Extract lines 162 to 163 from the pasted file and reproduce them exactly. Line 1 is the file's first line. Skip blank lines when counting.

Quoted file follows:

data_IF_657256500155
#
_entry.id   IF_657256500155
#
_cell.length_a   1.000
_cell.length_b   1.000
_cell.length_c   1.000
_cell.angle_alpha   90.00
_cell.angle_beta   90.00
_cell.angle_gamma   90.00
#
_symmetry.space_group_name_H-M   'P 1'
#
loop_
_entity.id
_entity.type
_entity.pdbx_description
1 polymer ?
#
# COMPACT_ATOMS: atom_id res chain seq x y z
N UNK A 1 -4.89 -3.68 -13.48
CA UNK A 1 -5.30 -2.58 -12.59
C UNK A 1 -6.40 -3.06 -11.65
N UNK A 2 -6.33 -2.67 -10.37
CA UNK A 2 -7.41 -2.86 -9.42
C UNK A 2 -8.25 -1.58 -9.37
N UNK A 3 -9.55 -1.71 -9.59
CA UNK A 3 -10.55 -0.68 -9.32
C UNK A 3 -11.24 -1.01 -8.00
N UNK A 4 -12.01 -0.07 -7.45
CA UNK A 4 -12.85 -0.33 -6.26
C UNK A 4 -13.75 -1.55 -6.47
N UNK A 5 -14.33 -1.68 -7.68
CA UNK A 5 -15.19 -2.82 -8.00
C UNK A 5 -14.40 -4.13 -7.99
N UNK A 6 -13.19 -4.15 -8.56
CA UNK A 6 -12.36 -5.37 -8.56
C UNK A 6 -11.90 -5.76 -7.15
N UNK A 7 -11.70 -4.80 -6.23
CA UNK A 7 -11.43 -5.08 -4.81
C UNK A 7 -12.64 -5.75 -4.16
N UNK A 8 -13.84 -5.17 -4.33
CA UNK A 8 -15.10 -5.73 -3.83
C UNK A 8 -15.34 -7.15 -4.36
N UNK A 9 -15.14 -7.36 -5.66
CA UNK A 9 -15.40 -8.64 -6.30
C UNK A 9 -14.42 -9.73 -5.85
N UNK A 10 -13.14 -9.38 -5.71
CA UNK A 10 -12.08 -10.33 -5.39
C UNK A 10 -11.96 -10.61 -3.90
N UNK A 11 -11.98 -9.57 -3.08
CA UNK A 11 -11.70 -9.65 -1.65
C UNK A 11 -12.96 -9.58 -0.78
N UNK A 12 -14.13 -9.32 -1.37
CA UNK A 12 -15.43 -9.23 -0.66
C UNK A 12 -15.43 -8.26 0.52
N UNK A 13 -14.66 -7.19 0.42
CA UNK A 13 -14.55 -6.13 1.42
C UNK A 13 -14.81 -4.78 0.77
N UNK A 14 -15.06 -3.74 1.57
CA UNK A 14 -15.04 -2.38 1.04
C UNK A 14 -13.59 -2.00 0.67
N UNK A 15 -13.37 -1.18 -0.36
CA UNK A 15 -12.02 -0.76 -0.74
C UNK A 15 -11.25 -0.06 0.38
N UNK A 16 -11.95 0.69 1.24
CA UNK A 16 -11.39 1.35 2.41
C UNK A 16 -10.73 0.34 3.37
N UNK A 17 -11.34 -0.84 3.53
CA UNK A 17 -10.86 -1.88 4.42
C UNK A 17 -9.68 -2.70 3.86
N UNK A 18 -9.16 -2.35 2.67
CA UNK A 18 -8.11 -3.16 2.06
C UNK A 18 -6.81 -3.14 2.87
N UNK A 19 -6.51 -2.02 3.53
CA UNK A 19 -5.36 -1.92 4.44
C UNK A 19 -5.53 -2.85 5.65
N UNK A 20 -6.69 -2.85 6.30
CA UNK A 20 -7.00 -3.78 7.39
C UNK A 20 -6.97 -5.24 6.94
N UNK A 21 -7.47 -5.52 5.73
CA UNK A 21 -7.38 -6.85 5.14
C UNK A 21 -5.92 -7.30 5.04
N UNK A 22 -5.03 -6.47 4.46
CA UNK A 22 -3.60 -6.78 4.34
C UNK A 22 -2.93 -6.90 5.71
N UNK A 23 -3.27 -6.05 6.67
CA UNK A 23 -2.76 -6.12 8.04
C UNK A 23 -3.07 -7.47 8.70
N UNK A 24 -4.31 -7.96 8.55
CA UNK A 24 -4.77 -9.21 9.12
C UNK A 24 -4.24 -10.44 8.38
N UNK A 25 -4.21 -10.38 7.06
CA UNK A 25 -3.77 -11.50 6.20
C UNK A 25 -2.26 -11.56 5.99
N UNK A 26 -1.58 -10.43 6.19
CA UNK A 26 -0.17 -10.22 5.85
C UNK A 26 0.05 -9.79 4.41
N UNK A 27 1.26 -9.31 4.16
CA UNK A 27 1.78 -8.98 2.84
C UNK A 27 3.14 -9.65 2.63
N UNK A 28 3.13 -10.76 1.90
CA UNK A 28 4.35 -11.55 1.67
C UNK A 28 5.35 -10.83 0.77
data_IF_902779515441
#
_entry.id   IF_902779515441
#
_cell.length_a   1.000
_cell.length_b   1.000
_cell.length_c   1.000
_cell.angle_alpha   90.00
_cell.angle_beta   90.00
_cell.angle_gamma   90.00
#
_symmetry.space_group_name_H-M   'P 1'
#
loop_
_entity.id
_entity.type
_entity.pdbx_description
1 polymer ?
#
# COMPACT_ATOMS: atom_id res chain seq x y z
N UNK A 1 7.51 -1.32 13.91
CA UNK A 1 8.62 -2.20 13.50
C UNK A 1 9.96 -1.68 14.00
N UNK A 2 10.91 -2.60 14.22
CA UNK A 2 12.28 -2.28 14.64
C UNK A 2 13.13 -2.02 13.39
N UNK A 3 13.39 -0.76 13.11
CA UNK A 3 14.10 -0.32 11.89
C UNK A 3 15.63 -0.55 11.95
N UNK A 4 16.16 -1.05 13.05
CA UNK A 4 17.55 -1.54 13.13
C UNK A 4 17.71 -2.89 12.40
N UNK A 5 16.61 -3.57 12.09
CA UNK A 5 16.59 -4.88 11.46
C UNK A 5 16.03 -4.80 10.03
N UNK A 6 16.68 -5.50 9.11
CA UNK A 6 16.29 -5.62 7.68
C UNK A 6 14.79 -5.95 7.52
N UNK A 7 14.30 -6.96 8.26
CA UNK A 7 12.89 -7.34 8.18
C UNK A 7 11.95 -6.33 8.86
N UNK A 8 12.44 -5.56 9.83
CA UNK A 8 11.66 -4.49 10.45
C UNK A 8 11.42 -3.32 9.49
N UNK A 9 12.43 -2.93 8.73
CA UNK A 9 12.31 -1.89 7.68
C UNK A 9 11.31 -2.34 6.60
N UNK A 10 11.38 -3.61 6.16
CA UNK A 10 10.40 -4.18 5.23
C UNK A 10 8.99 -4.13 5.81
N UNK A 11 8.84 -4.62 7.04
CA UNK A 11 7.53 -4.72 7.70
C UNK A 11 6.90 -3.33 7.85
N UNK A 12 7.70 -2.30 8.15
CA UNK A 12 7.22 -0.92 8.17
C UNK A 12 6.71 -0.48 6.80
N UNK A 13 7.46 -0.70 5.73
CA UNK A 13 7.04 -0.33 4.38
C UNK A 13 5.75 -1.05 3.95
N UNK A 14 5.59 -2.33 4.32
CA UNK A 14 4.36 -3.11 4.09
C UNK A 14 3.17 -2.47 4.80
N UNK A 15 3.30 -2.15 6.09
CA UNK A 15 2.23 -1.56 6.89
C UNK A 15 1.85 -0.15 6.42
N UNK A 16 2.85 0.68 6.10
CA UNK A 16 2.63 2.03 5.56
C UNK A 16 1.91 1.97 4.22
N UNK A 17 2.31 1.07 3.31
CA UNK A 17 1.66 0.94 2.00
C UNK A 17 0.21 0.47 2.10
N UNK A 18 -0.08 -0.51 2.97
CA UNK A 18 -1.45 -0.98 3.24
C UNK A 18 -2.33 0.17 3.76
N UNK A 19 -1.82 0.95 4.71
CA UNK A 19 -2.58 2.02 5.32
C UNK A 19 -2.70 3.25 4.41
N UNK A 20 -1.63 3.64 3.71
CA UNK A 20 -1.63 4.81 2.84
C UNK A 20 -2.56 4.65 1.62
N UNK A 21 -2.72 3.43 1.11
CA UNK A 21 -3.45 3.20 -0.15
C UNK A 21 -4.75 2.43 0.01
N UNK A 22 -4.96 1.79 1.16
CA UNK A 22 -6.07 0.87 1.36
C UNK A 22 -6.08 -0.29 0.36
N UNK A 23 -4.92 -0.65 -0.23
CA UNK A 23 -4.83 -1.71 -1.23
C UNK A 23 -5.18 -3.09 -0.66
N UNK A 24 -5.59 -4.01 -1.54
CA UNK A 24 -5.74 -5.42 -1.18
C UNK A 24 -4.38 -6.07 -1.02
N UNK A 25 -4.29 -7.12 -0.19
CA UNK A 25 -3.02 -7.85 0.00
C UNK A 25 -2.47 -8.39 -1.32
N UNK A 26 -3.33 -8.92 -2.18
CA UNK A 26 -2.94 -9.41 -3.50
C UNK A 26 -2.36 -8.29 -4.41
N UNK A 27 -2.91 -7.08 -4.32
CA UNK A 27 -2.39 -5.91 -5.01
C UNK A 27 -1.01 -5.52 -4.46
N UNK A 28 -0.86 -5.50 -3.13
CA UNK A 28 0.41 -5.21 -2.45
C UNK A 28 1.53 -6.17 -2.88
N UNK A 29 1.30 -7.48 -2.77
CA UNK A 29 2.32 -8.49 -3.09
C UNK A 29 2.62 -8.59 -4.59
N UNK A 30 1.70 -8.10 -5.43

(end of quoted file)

CA UNK A 13 7.04 -0.33 4.38
C UNK A 13 5.75 -1.05 3.95